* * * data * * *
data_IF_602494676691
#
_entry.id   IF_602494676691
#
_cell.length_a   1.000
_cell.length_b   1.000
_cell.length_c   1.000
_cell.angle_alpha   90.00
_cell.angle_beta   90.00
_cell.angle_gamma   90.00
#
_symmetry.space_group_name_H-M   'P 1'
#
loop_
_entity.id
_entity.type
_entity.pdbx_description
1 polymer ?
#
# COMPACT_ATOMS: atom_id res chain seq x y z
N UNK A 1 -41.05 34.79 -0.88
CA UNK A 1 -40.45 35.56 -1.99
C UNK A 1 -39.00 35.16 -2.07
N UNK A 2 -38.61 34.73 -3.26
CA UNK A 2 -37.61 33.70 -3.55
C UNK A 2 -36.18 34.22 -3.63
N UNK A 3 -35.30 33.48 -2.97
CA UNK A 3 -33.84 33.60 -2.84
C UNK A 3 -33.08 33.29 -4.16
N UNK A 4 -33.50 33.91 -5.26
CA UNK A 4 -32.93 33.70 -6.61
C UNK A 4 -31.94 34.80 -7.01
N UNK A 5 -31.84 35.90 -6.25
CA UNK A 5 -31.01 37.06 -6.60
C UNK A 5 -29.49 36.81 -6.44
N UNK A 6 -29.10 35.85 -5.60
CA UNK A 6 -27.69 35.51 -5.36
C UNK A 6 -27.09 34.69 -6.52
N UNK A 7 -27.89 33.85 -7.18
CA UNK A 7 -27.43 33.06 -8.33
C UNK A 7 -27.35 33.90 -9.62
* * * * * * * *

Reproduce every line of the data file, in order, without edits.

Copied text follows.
data_IF_602494676691
#
_entry.id   IF_602494676691
#
_cell.length_a   1.000
_cell.length_b   1.000
_cell.length_c   1.000
_cell.angle_alpha   90.00
_cell.angle_beta   90.00
_cell.angle_gamma   90.00
#
_symmetry.space_group_name_H-M   'P 1'
#
loop_
_entity.id
_entity.type
_entity.pdbx_description
1 polymer ?
#
# COMPACT_ATOMS: atom_id res chain seq x y z
N UNK A 1 -41.05 34.79 -0.88
CA UNK A 1 -40.45 35.56 -1.99
C UNK A 1 -39.00 35.16 -2.07
N UNK A 2 -38.61 34.73 -3.26
CA UNK A 2 -37.61 33.70 -3.55
C UNK A 2 -36.18 34.22 -3.63
N UNK A 3 -35.30 33.48 -2.97
CA UNK A 3 -33.84 33.60 -2.84
C UNK A 3 -33.08 33.29 -4.16
N UNK A 4 -33.50 33.91 -5.26
CA UNK A 4 -32.93 33.70 -6.61
C UNK A 4 -31.94 34.80 -7.01
N UNK A 5 -31.84 35.90 -6.25
CA UNK A 5 -31.01 37.06 -6.60
C UNK A 5 -29.49 36.81 -6.44
N UNK A 6 -29.10 35.85 -5.60
CA UNK A 6 -27.69 35.51 -5.36
C UNK A 6 -27.09 34.69 -6.52
N UNK A 7 -27.89 33.85 -7.18
CA UNK A 7 -27.43 33.06 -8.33
C UNK A 7 -27.35 33.90 -9.62